Gilly Dickons explores the benefits of collecting figures to boost your business
Statistics. Does the word fill you with dread or enthusiasm? Personally, I love statistics. These figures can prove extremely interesting, useful and informative for assessing your everyday practice. Every practice owner benefits from having a clear understanding of the data that underpins their business.
As the saying goes: knowledge is power. For a practitioner setting up a new practice, consider starting the way you mean to go on by harvesting valuable data that you can review periodically. This way you can set yourself goals and targets, as well as bench mark performance. For those practitioners that already have a good client base with regular clinic days, it is essential that you are continually building a database to help manage the business as it grows. If you haven’t already got a system in place to store information, you can start with something as simple as a spreadsheet alongside an online diary (such as those provided by Google or Apple) – you don’t have to adopt a costly webbased solution. However, for those of you who would like everything stored in the same place, there are some great web-based systems out there that are cost effective to subscribe to, and simple to learn how to use. In the life of your business, the earlier you start to use a system to store valuable data, the simpler it will be as this system will grow with you.
A good CRM (Customer Relationship Management) solution or Diary Management system can support many areas of your business including your marketing, consultation notes, stock control, invoicing, and scheduling and appointment reminders.
Before embarking upon installing or subscribing to a system I would advise you to spend some time thinking about what your day-to-day needs will be. Many online systems will offer you a demonstration, with initial support once you begin to use it.
There are some basic things to look out for in your search for the ideal system, for example:
the earlier you start to use a system to store valuable data, the simpler it will be as this system will grow with you.
Once in place the system will help you to produce and study the figures that underpin your business, supporting your planning and development. If this analysis is not a process that you do at least quarterly, it may seem quite intimidating to carry out. To make the process of collecting statistics less daunting, I propose that you focus on the following key performance indicators, starting with your new enquiries:
Carefully log every new enquiry. This information needs to include name, phone number, email address, postcode and marketing source. Ask yourself at this stage whether you are capturing every new enquiry. If not, you need to take action.
Do you handle your calls personally or do you have designated staff who take care of this? If you have a team carrying out this work then ensure that there is an appropriate system available for staff to log information. You need to identify the number of clients that are booking an appointment during the initial enquiry. The industry gold standard for conversion is 60%, and the average is recognised to be 45%. However, 70-85% is totally achievable and should be the target for your business. Is there potential to increase your conversions by ensuring that you are looking after every new enquiry? What impact would it have on your revenue if you could convert new enquiries to appointments then treatment? Let’s look at a hypothetical example using 10 botulinum toxin enquiries from potential clients who will spend £900 over three visits a year:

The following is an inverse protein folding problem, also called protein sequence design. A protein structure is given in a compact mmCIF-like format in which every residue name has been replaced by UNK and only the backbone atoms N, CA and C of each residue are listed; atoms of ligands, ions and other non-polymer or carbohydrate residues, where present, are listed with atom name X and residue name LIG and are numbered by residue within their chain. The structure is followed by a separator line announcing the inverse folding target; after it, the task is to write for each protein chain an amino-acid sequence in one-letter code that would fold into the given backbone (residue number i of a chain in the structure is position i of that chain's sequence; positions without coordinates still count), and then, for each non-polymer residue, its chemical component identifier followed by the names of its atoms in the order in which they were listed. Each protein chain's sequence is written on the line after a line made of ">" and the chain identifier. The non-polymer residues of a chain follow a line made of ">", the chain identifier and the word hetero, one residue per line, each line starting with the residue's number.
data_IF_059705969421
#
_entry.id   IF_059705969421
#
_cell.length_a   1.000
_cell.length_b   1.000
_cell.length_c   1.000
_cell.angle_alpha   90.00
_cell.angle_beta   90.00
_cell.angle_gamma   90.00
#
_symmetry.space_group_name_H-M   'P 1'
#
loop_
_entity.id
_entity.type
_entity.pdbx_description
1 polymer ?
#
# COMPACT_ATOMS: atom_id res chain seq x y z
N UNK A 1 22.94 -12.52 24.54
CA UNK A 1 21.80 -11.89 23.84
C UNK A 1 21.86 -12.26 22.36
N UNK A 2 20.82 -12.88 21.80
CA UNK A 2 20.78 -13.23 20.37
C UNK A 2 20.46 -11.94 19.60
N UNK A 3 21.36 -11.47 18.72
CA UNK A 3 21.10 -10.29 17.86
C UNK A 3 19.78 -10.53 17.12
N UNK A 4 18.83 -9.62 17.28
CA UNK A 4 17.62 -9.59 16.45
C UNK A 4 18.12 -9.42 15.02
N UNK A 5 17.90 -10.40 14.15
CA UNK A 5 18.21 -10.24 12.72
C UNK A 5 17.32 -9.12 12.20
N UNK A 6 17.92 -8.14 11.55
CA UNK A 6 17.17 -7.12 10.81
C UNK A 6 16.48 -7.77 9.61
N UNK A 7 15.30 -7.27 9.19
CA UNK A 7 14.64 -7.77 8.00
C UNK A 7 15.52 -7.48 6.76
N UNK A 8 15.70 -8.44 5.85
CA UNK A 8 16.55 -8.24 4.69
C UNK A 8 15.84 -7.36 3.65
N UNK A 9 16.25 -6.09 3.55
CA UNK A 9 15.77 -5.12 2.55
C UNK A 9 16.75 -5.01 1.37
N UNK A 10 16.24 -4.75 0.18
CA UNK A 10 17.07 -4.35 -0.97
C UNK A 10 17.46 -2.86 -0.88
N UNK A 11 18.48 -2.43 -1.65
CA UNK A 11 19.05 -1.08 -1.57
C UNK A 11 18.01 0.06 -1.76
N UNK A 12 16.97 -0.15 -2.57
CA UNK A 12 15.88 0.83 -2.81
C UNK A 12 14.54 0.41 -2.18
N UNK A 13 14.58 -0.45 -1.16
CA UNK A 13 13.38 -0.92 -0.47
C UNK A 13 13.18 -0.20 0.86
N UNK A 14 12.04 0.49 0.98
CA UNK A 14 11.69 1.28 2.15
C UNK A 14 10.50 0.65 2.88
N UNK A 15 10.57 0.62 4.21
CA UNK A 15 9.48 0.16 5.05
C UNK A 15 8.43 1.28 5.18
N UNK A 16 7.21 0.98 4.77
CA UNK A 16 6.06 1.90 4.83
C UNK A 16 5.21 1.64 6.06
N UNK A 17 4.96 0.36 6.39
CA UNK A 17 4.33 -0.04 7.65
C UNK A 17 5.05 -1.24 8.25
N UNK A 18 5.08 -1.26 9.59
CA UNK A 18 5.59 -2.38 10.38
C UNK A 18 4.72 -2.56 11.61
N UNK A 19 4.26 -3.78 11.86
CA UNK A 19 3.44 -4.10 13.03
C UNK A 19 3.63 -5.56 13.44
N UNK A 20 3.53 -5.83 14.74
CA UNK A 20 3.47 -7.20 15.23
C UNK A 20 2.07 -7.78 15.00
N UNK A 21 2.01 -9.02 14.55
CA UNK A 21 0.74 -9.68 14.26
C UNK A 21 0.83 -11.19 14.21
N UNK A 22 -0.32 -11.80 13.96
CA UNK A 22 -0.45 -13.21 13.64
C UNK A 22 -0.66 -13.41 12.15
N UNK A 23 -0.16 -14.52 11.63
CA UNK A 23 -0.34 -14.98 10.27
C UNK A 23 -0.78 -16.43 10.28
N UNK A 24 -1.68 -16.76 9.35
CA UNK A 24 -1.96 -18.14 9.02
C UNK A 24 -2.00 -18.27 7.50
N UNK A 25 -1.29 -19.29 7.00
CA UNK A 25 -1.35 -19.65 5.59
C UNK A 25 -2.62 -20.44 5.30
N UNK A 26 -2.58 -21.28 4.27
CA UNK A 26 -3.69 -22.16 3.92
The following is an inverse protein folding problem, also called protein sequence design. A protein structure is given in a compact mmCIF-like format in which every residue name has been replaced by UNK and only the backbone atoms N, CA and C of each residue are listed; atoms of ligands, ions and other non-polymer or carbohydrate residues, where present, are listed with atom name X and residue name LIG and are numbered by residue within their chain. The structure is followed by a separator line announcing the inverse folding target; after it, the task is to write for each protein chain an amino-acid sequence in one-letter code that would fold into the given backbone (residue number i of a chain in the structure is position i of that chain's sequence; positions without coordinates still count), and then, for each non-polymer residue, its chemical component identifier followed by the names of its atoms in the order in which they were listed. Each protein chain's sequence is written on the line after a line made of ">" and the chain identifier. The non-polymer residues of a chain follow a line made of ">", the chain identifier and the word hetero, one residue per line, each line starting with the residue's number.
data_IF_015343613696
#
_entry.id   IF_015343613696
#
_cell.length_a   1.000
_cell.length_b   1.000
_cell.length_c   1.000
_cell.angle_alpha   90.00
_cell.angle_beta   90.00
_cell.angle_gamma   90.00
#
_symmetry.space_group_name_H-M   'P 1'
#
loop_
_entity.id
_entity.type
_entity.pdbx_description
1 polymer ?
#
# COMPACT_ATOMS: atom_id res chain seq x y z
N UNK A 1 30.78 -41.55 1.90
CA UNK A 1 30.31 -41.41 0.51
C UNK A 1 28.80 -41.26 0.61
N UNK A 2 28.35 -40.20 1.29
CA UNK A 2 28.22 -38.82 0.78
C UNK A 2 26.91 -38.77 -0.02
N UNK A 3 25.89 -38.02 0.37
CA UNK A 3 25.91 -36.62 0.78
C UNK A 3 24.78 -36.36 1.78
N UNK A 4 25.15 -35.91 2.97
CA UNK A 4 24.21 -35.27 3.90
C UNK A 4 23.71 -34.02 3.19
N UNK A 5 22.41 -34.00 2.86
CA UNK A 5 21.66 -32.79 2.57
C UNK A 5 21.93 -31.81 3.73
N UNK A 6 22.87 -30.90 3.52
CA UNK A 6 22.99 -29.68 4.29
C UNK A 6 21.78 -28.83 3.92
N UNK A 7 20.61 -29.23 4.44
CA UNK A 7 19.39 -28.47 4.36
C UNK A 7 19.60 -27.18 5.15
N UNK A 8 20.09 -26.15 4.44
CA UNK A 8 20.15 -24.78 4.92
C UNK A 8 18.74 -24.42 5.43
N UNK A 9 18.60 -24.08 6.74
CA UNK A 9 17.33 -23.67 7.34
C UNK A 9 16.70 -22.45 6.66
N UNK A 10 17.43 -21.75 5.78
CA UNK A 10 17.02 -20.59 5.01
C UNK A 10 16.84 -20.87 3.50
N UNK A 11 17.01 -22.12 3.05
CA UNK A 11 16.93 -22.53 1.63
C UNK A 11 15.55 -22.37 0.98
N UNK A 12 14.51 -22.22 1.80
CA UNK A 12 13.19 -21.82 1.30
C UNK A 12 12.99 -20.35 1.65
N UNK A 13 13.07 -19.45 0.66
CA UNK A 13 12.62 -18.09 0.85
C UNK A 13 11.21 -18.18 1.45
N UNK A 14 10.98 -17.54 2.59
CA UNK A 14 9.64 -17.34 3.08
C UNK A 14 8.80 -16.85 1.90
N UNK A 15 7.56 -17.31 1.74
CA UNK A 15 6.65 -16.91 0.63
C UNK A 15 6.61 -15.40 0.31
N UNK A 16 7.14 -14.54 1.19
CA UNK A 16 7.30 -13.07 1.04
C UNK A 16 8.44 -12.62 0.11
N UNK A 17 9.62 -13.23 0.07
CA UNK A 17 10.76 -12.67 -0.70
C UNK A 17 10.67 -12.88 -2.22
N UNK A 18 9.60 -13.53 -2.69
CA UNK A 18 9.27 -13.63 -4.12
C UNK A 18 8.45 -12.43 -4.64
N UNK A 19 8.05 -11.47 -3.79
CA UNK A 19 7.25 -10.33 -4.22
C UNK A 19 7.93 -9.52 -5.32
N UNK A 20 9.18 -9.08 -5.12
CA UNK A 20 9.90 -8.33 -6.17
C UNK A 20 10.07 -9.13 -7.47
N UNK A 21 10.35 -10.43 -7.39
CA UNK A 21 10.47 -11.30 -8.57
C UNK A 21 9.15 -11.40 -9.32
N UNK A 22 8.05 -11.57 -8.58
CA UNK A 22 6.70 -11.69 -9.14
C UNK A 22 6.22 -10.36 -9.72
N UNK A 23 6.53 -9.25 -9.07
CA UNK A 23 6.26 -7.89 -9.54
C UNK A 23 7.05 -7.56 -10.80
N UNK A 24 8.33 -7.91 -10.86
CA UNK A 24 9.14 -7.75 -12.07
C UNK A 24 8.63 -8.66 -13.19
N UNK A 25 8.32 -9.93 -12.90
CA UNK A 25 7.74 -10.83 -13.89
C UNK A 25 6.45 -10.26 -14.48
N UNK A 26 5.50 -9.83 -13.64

45% conversion rate gives a potential £4,050
60% conversion rate gives a potential £5,400
80% conversion rate gives a potential £7,200
Every 1% improvement in your conversion rate will increase your revenue by £90!
You now need to assess the attendance rate of these new clients. If 90% of patients are turning up to their appointments, then the quality of your appointmentmaking process and follow up is good – be this due to correct phone manner and protocol and/or subsequent reminders. Are you getting many no-shows? If so, you could consider charging a deposit or holding credit card details for your appointments. You should also consider why these customers might be making appointments yet failing to attend. If you aren’t sending reminders, could they be forgetting that they booked at all? To boost the number of enquirers who attend consultation, send appointment reminders 24-48 hours before the appointment; a good diary management system will do this on your behalf. Although some customers will inevitably change their mind about the appointment that they have made, if time is set aside in your clinic diary to see a patient and they don’t turn up, this is time that could have been spent with another patient. Therefore it is in your interest to make every effort to ensure that they attend, and keeping track of the numbers of no-shows will help you to monitor this.